True worshipers will worship the Father in the Spirit and in truth. John 4:23
She finally had the chance to visit the church. Inside, in the deepest part of the basement, she reached the small cave or grotto. Candles filled the narrow space and hanging lamps illuminated a corner of the floor. There it was—a fourteen-pointed silver star, covering a raised bit of the marble floor. She was in Bethlehem’s Grotto of the Nativity—the place marking the spot where according to tradition Christ was born. Yet the writer, Annie Dillard, felt less than impressed, realizing God was much bigger than that spot.
Still, such places have always held great significance in our faith stories. Another such place is mentioned in the conversation between Jesus and the woman at the well—the mountain where her “ancestors worshiped” (John 4:20), referring to Mount Gerizim (see Deuteronomy 11:29). It was sacred to the Samaritans, who contrasted it to the Jewish insistence that Jerusalem was where true worship occurred (v. 20). However, Jesus declared the time had arrived when worship was no longer specific to a place, but a Person: “the true worshipers will worship the Father in the Spirit and in truth” (v. 23). The woman declared her faith in the Messiah, but she didn’t realize she was talking to Him. “Then Jesus declared, ‘I, the one speaking to you—I am he’ ” (v. 26).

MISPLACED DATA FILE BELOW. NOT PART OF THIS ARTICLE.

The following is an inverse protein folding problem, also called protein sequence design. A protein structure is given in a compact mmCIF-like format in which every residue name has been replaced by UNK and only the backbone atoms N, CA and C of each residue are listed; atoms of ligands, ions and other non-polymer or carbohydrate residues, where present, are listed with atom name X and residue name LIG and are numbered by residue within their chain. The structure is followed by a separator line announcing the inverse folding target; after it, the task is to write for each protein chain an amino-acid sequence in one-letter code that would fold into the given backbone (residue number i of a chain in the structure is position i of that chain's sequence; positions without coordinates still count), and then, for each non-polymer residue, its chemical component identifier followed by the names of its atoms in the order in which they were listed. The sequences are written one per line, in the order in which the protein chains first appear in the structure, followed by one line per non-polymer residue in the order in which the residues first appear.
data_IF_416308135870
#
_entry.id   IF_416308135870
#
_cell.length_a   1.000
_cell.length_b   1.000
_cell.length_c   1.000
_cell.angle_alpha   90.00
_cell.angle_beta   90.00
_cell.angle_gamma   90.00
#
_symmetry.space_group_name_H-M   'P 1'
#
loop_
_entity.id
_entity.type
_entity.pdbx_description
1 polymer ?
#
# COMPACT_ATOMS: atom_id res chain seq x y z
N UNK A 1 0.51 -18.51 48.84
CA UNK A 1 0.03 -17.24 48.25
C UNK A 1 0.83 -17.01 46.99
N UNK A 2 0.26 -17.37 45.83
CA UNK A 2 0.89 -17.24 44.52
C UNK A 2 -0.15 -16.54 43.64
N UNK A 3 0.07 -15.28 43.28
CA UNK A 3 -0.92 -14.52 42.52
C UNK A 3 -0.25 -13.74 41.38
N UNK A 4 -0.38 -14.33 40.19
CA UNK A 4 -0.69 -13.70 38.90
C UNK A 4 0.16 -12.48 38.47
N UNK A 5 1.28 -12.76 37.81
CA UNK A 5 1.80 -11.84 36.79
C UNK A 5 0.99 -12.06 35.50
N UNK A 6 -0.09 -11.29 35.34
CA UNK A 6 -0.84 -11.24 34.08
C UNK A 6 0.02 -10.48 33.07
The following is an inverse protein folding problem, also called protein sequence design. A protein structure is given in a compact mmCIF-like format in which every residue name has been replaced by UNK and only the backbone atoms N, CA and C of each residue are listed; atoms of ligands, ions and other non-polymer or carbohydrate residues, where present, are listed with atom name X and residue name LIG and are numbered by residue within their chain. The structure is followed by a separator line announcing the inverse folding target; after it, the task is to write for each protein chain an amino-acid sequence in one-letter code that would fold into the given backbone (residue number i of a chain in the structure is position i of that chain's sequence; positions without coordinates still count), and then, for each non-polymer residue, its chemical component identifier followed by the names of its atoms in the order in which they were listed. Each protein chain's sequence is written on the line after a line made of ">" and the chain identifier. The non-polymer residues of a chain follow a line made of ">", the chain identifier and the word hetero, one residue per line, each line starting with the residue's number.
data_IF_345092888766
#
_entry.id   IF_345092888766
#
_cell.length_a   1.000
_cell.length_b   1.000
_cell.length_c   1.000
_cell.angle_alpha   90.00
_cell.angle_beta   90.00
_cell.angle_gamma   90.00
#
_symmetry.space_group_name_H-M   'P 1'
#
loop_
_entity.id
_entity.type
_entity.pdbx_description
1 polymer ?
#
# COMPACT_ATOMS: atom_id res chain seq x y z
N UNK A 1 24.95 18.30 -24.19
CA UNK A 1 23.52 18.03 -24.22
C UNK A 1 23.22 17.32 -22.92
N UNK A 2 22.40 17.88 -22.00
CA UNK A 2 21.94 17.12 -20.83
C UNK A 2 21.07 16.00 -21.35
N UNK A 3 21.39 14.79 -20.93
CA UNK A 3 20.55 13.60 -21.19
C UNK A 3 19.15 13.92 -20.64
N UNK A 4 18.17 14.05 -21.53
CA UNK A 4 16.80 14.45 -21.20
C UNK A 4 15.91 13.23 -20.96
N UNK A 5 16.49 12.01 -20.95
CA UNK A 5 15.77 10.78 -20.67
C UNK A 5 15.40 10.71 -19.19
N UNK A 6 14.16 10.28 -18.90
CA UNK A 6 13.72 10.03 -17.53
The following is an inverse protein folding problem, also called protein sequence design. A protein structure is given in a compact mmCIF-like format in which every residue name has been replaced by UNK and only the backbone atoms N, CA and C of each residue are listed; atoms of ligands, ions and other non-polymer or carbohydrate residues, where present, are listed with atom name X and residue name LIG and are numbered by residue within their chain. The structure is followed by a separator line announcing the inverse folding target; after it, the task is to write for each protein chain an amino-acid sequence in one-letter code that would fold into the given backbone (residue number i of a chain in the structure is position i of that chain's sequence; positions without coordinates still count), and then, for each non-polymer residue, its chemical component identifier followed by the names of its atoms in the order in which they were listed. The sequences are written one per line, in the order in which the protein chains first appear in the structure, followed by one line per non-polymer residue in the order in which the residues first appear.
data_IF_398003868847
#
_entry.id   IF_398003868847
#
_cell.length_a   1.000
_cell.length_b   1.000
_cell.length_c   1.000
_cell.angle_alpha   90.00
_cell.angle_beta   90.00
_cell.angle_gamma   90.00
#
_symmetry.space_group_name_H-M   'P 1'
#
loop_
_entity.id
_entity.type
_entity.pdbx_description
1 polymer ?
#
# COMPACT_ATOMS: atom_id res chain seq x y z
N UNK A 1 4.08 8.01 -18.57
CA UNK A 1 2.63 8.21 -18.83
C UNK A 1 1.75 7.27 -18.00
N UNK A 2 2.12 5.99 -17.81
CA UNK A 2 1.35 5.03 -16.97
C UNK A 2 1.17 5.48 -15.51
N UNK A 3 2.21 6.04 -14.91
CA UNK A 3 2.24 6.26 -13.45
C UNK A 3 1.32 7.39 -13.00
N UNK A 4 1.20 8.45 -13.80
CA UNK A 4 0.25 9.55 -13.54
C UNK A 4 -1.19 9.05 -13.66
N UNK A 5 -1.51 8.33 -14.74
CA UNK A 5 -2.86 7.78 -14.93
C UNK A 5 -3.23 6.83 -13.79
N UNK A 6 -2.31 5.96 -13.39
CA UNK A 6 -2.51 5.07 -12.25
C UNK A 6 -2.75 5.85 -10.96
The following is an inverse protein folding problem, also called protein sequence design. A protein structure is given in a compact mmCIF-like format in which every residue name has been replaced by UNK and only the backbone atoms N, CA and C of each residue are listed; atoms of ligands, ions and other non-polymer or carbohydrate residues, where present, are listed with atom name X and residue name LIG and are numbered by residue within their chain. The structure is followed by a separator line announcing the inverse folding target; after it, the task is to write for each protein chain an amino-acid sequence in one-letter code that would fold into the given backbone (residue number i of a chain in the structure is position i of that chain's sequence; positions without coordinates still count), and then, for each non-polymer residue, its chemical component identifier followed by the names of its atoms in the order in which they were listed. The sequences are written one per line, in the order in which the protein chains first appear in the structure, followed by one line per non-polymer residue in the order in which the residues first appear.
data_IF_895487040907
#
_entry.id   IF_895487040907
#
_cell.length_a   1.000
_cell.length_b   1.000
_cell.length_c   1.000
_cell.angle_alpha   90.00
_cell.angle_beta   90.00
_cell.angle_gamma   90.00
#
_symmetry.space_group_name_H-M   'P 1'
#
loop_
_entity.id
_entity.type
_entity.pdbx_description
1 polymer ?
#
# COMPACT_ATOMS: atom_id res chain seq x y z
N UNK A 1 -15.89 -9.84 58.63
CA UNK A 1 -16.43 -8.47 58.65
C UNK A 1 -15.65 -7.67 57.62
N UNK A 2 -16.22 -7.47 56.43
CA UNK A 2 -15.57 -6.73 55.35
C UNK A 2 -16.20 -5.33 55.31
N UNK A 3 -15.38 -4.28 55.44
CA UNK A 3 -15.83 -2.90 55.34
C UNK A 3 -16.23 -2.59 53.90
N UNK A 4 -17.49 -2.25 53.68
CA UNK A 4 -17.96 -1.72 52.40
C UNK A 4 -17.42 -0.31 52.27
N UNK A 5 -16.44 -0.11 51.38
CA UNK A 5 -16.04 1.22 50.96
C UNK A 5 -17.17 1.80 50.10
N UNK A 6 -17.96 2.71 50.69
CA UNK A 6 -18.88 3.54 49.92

God isn’t limited to any mountain or physical space. He’s present with us everywhere. The true pilgrimage we make each day is to approach His throne as we boldly say, “Our Father,” and He is there.
What difference does it make to you knowing that God is spirit, always and ever present? What will you praise Him for in this moment?
Father, thank You for Your constant presence no matter where I am.
The events in John 4:19–26 take place in the context of Jesus asking a Samaritan woman to draw water for Him from a well (v. 7). This is significant because “Jews [didn’t] associate with Samaritans” (v. 9), and the handling of a container that had been held by a Samaritan would make Jesus ceremonially unclean. However, this doesn’t deter Him, and instead He tells the woman about her life and many husbands (vv. 16–18). That’s why she calls Him a prophet in verse 19. After Jesus explains that the location of our worship isn’t significant, the woman mentions the Messiah (v. 25). Jesus’ response in verse 26 that He’s the Messiah is a reference to God as the “I am” in the Old Testament (Exodus 3:14). In the Greek translation, the word he at the end of John 4:26 is absent and literally reads: “I am—the one who speaks to you.”